LOWELL - Remember when “fat’’ wasn’t a dirty word? Didn’t think so. Fat has been reviled for so long by so many that a recent presentation titled “Ode to Fat’’ at the Lowell National Historical Park was bound to raise a few eyebrows (and perhaps expand a few waistlines).
Part of the park’s Lowell Folklife Series, “Ode to Fat’’ brought together home cooks from four culinary traditions to discuss the role of fat in their cuisines and their cultures. It quickly became apparent that if fat is the goo that clogs our arteries, it’s also the glue that holds together traditions of the table in many parts of the world.
“We aren’t here to argue about trans fats or obesity,’’ says moderator David Blackburn, the park’s chief of cultural resources, to begin the session. “We’re here to talk about fat as it connects to cultures.’’ And while it may seem perverse to celebrate fat in January, our unofficial diet-resolution month, Blackburn says that winter, with its emphasis on warming comfort foods, is actually the perfect time to fete fat.
For these panelists, fat is much more than a medium for frying. Yogesh Kumar, owner of Sai Baba Market in Chelmsford, describes how ghee - clarified butter with all the moisture cooked out of it - is used in his native India as a skin moisturizer, a flavor enhancer, and a spiritual offering.
Husband and wife Sam and Gail Poulten are here to talk schmaltz, the chicken fat rendered with onions that gives traditional Jewish cooking so much of its flavor - and heft. Gail Poulten points out that schmaltz’s most important role is to add taste and fat to kosher meat meals, where dairy (and hence butter) is forbidden. Sam Poulten adds that schmaltz has an almost magical ability to bring together men and women in the traditional kitchen, because men are drawn to the gribenes, which are the fatty cracklings left from the schmaltz-making process. “Instant heart attack, like fried dough without the dough,’’ he says. “It’s a delicacy.’’
With traditional fats, a little can go a long way, and they can be used almost like condiments. Lucia DiDuca says that today it’s popular to tout the health benefits of olive oil, the preferred fat of her native Italy. “They say it lowers this or raises that, but we’re really interested in how it tastes.’’ She holds up a small jar of oil made in her hometown; it is an appealing green-gold, but DiDuca notes that it actually should be stored in dark-colored glass to block out light, which can deteriorate oil.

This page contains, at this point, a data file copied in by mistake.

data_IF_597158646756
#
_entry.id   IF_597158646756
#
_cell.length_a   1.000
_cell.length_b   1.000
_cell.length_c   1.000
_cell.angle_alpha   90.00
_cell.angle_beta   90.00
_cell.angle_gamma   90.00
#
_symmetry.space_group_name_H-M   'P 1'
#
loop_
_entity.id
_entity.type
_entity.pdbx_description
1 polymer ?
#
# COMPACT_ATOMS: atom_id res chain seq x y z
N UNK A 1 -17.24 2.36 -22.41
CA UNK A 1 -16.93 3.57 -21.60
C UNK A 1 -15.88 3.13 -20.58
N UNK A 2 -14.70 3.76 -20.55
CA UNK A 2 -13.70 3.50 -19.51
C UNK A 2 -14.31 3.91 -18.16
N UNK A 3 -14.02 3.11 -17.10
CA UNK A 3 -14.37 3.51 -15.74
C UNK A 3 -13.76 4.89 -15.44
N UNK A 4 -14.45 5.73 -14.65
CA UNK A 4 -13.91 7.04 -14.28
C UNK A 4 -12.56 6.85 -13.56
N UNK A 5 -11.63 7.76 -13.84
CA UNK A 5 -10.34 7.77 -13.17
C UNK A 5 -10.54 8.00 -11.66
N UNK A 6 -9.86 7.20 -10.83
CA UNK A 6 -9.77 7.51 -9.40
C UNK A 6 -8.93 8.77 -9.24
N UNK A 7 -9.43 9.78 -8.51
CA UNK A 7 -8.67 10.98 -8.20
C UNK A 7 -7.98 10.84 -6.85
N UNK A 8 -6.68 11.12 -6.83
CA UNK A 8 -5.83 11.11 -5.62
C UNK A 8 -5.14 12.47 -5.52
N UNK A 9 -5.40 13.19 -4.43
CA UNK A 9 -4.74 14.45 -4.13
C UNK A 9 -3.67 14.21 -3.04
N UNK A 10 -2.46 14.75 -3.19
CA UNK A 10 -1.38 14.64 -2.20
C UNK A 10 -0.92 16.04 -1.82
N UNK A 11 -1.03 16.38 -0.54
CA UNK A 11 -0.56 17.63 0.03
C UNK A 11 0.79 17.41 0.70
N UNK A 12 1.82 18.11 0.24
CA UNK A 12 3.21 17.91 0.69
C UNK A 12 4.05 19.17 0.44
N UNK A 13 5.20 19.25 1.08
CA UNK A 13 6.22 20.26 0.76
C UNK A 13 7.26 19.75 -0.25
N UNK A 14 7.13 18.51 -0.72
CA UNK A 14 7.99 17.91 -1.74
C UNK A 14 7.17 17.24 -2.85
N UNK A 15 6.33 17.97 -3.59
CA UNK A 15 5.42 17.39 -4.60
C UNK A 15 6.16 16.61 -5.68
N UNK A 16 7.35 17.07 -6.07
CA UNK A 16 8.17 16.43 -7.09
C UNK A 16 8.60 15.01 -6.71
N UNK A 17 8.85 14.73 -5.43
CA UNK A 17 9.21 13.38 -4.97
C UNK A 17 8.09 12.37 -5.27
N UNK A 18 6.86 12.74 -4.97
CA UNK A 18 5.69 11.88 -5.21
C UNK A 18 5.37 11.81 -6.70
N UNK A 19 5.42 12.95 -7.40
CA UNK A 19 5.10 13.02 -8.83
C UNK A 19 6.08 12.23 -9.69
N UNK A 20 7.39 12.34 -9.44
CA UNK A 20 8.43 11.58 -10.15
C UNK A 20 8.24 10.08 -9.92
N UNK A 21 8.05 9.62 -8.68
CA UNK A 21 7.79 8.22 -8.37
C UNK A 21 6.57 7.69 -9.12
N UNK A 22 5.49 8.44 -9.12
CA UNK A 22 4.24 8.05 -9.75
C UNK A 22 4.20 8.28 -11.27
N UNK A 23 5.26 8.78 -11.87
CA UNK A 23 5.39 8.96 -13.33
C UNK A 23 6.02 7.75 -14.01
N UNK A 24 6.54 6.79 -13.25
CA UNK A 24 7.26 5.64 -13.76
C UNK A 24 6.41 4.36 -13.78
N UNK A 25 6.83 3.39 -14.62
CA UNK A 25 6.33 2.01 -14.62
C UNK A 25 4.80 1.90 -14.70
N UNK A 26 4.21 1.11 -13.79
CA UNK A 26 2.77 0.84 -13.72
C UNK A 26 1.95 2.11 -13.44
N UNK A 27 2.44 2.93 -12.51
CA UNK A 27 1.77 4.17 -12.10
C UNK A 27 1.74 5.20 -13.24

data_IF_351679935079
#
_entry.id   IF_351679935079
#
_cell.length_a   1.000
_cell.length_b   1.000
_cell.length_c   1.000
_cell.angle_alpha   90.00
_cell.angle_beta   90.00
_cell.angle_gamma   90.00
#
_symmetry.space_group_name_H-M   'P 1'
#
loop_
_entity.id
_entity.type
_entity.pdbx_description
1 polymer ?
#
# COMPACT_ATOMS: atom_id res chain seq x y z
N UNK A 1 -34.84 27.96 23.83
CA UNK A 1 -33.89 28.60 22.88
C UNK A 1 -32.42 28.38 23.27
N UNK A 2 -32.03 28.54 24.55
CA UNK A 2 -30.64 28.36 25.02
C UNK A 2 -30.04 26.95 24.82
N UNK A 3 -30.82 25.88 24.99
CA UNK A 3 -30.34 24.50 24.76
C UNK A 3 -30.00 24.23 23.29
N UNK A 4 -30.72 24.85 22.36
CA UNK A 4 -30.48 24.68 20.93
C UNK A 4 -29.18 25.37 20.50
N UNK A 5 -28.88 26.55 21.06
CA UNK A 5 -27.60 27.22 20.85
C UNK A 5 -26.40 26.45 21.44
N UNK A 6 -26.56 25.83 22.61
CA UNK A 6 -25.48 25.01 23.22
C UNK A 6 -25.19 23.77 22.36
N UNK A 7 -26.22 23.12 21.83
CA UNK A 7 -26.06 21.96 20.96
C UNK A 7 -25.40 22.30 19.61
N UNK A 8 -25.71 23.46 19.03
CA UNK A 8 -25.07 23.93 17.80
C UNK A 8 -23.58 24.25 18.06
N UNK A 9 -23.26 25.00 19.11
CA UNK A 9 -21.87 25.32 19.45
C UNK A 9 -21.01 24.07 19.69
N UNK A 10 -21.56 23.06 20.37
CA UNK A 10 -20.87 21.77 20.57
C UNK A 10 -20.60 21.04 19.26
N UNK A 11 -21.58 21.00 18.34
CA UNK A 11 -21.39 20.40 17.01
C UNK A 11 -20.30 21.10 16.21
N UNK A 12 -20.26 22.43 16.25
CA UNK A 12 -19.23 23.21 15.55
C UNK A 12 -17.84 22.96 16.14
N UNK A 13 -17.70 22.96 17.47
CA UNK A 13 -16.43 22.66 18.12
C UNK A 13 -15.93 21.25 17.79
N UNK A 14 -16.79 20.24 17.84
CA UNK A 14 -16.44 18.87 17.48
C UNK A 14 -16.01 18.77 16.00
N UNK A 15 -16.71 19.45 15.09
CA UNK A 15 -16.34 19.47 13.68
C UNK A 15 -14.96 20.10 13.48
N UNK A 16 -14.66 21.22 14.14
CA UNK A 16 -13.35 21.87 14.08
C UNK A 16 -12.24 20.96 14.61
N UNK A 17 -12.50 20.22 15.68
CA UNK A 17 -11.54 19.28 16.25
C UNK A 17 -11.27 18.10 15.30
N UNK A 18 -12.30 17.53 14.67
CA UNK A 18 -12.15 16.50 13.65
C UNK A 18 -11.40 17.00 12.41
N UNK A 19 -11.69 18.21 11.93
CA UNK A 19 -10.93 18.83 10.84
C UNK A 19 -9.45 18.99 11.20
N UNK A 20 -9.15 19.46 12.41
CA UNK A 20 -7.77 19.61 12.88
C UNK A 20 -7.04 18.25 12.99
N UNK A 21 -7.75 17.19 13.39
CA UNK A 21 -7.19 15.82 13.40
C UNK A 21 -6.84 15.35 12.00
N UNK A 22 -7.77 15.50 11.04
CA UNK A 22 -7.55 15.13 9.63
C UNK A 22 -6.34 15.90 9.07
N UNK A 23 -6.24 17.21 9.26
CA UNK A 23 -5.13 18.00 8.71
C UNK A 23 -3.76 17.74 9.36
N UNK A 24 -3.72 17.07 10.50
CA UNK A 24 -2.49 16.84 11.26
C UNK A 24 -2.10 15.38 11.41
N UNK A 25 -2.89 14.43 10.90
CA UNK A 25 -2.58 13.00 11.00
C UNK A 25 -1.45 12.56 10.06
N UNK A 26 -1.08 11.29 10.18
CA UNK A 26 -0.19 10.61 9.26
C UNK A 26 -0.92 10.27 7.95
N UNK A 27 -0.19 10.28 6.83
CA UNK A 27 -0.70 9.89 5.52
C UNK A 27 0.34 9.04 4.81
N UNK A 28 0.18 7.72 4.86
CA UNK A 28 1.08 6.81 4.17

Old habits die hard. Panelist Kurt Levasseur, whose family makes baked beans with fatback salt pork at Cote’s Market, a longtime Lowell fixture, says, “People come in for a quart of beans, and they ask for extra pork, or say give me half pork, half beans.’’ Customers spread the fat on bread or perhaps use it for the “beanwiches’’ Levasseur grew up on: beans and pork fat on a roll. “Fat,’’ says Levasseur, stating the obvious, “makes everything taste better.’’ Cote’s might go through 200 pounds of Canadian fatback on a typical Friday.
After the presentation, attendees sample Cote’s beans from the pot. These French Canadian beans are savory, soupy, and studded with chunks of meltingly tender fatback. Kumar opens a jar of ghee, and some stir a spoonful of it into their beans, for a truly cross-cultural treat.
Fat phobics might do well to heed Blackburn’s idea that “our bodies can’t function without fat.’’ But Sam Poulten makes a trenchant point about schmaltz semantics, too, noting that a movie, a song, even a person, can be described as “schmaltzy,’’ or sentimental and maudlin.
Sounds like a put-down, but not in Poulten’s book: “What separates schmaltzy from corny is love,’’ he says. “There’s a lesson of life in schmaltz.’’
Not to mention in olive oil, ghee, and salt pork.